Start-Ups Should Create Apps Using the Lean Methodology

Introducing the Lean Start-up Method

The Lean Start-up Methodology was first introduced back in 2008, by Eric Ries, and has since seen a surge in its adoption rate on a global scale. The biggest point of the methodology is that it helps to create better products while also spending less money. Since an entrepreneur’s goal is to create a product that will satisfy the largest amount of customers while keeping expenditures to a minimum; the Lean Start-up Methodology seems like a good solution.

The methodology is built around a “feedback loop”. It’s a process in which a minimum viable product (known in the industry as an “MVP”) is brought to market in the fastest and least expensive way possible, in order to gain feedback from actual users and customers.

Building an MVP

“Bring a product to market before it’s complete?! You’re crazy!” you may be saying. While psychologists may agree to that later statement, Lean methodology works brilliantly for mobile development! Here is what it provides for entrepreneurs looking to develop a mobile app:

  • Faster time to market
  • Lower cost upfront and overall
  • Less wasted time
  • Build a product that your customers will actually want!

All of this provided through what the Lean Start-Up defines as “value creation”. Value creation is the process where a task or activity provides value to the final product. Where it thrives is in the implementation of an MVP versus a complete app going through a full-scale launch. A complete app will take many more months to finish, many more dollars to fund, and much more time before reaching the market when compared to an MVP. All of this will be operating on the theory that users will want and use your app.

If users don’t want what your app is offering, you may be wasting acquisition and marketing dollars. Now an MVP will have come to the same conclusions as a full scale release, but an MVP will have come to those conclusions involving much less time and money. This now presents the opportunity to fine tune your app for the market, or completely switch it for a different opportunity or sector.

An MVP is comprised of the absolute core features that would be in your app. Nothing more. Extras add cost, and the purpose of an MVP is to test the marketplace and the app via early adopters in the most efficient way possible. Once the MVP has been built, we will move onto the fun part.


Testing is harder to do on mobile due to restrictions put in place by distribution channels or app stores. However, there are two amazing features that will save us countless headaches: TestFlight (for iOS) and Beta Testing (for Android). These allow you to distribute your app, in a controlled fashion, without having to worry about restrictions or false impressions. Coupled with some strong marketing, you can build a valuable test base that will serve as users who will champion your app upon public release.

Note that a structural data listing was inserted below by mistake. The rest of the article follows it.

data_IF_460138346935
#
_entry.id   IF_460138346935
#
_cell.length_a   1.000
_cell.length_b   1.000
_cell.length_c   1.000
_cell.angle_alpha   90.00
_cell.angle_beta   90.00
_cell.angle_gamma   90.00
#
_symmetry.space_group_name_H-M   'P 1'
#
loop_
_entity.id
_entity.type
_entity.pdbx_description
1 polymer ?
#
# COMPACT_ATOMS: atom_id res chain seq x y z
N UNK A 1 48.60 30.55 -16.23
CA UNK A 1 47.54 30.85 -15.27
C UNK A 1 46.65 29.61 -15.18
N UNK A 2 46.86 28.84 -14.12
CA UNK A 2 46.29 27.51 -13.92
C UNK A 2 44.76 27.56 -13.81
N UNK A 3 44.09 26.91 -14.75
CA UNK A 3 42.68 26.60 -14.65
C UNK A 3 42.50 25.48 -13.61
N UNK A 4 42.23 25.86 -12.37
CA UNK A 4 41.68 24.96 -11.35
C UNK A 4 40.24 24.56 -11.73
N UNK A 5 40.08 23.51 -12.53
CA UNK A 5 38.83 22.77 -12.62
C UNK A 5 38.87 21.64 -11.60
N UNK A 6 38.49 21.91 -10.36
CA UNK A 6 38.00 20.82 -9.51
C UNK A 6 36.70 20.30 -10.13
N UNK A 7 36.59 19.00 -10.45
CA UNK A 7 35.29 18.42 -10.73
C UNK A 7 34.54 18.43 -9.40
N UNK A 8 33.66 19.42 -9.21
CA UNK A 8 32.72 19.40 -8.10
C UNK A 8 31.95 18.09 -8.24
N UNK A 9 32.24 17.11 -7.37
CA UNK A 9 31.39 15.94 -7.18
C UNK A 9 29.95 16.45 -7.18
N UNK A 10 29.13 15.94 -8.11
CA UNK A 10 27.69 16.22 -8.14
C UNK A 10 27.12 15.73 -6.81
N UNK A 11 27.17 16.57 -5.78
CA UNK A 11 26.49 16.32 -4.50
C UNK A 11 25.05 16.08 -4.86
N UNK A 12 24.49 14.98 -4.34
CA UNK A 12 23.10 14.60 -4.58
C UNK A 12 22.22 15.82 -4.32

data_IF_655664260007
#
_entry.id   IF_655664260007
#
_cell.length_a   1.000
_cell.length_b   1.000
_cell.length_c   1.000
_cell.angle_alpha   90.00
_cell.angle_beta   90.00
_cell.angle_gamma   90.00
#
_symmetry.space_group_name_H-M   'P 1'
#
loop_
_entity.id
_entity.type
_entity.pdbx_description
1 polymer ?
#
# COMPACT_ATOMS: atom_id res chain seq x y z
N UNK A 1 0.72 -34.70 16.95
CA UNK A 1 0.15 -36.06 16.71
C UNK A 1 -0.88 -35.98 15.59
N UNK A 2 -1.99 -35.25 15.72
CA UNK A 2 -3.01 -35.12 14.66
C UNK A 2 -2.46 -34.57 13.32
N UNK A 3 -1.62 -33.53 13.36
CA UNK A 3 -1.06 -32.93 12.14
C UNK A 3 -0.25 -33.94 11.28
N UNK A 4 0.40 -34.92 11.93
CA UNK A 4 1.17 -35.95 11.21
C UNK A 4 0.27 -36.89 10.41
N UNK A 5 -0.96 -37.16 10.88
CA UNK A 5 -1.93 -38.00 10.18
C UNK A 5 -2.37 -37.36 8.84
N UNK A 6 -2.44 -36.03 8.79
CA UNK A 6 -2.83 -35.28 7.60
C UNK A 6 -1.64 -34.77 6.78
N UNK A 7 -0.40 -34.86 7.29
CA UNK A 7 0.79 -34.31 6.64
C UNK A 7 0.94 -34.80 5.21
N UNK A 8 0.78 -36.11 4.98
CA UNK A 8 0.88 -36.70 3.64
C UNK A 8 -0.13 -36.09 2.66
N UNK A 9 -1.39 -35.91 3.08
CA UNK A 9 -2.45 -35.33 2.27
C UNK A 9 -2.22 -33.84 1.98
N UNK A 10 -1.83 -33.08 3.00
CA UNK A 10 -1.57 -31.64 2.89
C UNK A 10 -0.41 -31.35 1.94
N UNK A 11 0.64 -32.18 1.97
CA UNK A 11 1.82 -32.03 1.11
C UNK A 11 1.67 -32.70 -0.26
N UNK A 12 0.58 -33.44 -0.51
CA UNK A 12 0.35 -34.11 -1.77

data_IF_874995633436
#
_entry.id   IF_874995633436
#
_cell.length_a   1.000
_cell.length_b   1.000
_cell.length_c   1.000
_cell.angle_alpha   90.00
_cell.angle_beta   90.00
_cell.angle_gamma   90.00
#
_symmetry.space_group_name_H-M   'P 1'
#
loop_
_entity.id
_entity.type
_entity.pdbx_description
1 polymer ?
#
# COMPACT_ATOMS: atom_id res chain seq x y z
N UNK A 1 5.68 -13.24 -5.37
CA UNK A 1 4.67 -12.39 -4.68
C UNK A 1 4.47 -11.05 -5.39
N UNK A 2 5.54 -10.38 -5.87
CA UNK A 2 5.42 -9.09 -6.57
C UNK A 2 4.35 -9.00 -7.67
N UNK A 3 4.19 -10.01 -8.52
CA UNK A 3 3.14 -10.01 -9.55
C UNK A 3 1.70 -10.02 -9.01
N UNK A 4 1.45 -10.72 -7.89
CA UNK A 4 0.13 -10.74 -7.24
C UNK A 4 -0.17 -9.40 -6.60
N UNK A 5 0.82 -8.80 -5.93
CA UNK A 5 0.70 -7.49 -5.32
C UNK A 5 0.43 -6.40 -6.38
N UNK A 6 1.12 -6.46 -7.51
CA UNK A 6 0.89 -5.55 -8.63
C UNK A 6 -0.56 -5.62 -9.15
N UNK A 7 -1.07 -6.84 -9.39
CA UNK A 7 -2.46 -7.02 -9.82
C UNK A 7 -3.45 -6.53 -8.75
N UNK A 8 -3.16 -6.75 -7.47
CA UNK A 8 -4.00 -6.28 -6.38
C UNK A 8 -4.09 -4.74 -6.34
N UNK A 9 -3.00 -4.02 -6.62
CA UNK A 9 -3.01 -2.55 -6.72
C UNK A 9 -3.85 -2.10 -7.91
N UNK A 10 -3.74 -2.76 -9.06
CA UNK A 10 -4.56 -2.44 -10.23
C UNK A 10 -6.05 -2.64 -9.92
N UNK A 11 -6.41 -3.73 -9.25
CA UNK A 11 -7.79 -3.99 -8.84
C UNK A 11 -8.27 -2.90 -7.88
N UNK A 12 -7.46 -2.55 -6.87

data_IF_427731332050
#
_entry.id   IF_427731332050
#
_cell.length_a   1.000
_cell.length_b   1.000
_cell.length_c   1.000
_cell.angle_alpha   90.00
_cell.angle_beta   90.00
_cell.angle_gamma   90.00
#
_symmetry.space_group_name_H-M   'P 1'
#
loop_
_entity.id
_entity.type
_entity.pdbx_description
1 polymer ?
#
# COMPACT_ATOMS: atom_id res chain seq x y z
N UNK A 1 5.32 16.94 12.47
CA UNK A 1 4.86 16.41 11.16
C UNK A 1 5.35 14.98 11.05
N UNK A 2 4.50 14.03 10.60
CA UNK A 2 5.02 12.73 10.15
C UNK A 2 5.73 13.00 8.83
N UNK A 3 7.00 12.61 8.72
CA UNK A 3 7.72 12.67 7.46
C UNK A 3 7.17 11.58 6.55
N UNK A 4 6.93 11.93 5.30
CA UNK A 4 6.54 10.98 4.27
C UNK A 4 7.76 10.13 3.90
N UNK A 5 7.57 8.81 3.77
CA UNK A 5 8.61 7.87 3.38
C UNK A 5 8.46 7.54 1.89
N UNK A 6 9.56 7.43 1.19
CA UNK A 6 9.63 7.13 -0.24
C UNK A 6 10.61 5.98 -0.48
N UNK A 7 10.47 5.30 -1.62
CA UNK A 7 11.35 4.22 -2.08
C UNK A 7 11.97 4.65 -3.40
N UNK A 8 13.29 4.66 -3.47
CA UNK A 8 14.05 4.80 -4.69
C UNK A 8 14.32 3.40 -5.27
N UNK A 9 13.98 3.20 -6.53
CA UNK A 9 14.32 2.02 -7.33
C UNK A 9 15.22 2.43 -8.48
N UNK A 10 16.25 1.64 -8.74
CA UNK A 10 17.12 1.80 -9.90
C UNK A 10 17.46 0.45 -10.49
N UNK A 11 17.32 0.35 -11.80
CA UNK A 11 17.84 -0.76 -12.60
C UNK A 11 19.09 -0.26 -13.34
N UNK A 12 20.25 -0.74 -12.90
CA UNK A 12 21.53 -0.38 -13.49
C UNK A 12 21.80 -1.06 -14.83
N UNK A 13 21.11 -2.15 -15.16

During testing, user feedback is key. In fact, it’s gold to you as a start-up and entrepreneur. If someone gives constructive feedback, it is your duty to graciously accept that feedback whether you will implement it or not. We operate using this cycle throughout testing:

As we go through each cycle of the “Feedback Loop”, we are creating value for our final app. We can go through multiple iterations of this cycle long before we would have been able to release a completed app. Each cycle can be tweaked or changed depending on key analytics and metrics being measured. Every cycle creates more value each time, providing an exponential amount of value over a simple public launch. The beauty about developing with the lean start-up methodology is that we will have this app being crafted according to actual user needs and wants, in a way that creates intuitiveness in its experience.

Ultimately, it is the user who will use your app. Therefore, they need to love your app. The importance of user testing is the centre of the Lean Start-up Methodology, and is often otherwise overlooked; leading to many apps and games gaining few to no downloads on the App Store.

Don’t be afraid to try this methodology for your own app development. Or, hire a mobile development firm who can build an app following it.

Sooner or later, the user’s voice will be heard, but it is on you as the creator to tune in as soon as possible.

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